The believers would then give each other a “holy kiss,” from which the cultural practice of a brief hug with a quick kiss on both cheeks came. You find this “holy kiss” mentioned in the New Testament (Romans 16:16 1 Corinthians 16:20 2 Corinthians 13:12 1 Thessalonians 5:26). It is also mentioned many times by the early church fathers. A time was given for all God’s people to kiss each other (even on the lips). It was to convey the work of the Holy Spirit in bringing strangers together into a holy family, in the bonds of grace, love and unity. It symbolized the breaking down of those cultural barriers of race, nationality, culture, former religion, class, etc. and uniting a people as equal ones in Christ. One can only imagine how counter-cultural and revolutionary this was.

So important was this that the ceremonies of baptism and the Lord’s Supper was considered incomplete without the exchange of the holy kiss.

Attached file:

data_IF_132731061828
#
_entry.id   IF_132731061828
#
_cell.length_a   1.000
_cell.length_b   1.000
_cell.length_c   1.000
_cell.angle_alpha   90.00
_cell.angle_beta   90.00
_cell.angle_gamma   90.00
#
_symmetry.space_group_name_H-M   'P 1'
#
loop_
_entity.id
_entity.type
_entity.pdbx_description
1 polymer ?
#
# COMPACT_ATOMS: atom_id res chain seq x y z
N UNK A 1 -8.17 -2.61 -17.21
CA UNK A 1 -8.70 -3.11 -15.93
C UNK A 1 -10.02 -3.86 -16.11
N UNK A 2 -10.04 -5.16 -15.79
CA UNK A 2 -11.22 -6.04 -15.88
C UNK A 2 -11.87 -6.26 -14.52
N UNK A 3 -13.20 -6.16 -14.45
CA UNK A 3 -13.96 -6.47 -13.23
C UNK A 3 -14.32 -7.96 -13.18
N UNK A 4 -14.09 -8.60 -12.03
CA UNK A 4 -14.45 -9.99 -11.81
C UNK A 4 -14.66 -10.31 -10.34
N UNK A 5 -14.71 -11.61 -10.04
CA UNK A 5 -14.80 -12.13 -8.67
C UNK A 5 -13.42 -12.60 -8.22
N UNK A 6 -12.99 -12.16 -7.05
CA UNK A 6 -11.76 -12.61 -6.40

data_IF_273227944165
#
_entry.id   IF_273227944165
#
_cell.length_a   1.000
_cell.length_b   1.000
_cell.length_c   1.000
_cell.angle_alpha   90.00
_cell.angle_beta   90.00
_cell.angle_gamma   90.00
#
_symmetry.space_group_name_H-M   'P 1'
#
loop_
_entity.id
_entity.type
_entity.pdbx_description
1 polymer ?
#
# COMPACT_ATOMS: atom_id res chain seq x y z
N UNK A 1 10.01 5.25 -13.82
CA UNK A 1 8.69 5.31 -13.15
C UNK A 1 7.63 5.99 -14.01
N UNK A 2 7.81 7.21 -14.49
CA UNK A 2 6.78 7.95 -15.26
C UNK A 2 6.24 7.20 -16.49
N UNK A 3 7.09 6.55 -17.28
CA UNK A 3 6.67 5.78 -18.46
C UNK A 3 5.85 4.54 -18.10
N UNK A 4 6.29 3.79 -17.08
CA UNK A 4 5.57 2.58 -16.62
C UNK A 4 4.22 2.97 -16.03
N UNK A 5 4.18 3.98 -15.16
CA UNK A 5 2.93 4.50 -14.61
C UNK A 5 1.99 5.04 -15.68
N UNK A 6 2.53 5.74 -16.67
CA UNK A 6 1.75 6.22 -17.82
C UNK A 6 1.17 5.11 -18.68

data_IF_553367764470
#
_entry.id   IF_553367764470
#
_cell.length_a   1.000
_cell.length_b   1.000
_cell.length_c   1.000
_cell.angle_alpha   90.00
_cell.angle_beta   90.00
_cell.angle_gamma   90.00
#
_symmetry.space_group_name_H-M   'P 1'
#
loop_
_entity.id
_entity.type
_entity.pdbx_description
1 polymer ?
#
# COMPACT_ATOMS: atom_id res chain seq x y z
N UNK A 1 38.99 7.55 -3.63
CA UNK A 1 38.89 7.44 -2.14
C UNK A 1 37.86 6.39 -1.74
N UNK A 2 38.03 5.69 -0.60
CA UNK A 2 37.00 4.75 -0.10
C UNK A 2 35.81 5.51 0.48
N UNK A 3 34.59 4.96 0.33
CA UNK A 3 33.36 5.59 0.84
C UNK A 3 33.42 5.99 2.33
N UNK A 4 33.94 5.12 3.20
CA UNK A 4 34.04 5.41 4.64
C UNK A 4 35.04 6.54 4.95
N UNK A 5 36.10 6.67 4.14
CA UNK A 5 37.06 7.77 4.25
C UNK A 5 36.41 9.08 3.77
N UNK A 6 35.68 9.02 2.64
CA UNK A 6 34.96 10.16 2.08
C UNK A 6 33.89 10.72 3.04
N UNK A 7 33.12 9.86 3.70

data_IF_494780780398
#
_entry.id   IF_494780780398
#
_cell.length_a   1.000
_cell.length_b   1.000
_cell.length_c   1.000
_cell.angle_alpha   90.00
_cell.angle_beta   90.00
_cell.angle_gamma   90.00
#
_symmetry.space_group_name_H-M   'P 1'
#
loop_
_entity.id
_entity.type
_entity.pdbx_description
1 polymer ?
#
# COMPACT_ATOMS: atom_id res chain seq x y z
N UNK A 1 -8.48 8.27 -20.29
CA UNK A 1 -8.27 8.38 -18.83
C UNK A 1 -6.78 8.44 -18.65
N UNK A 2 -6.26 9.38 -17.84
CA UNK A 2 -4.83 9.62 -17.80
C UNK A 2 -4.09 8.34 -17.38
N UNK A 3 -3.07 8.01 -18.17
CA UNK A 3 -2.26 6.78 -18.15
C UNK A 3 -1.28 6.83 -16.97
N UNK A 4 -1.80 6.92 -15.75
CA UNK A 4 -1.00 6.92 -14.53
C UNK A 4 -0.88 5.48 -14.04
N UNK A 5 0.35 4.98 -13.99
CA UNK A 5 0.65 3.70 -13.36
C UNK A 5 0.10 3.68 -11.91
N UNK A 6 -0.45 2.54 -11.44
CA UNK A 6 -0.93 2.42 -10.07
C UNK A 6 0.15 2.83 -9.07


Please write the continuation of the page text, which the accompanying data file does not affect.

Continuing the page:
During The Peace those who were not formally part of the church were greeted and then escorted out by the deacons. Sadly, because of a misunderstanding or because people were offended by their exclusion, this gave rise to the rumor that Christians were eating literal flesh and drinking literal blood. Many times leaders of churches were arrested by local authorities for supposedly performing cannibalistic rites.

The second part of the worship was called the eucharist, which meant “the thanksgiving.” One could rightly say the early church (and the Church for centuries) celebrated a weekly thanksgiving. The simple order of this part of worship often looked like this:

A greeting – Normally a salutation taken from Scripture

Response – The congregation would recite a biblical verse they had memorized that acknowledged the wonders and works of an awesome God.

Offering – Sometimes a special time during worship was taken to collect funds in order to support the pastors, teachers and/or evangelists, widows, orphans, and the poor of God’s people. Priority was given to Christians who were members of the local church but money was also collected to support other churches in different cities. Any additional funds were occasionally used to serve the needy within the local community.

Eucharist Prayer – The president (the elder who presided over the worship) would offer thanks to God for Jesus Christ, and ask God to bless the bread and wine in order to spiritually nourish God’s people in the faith.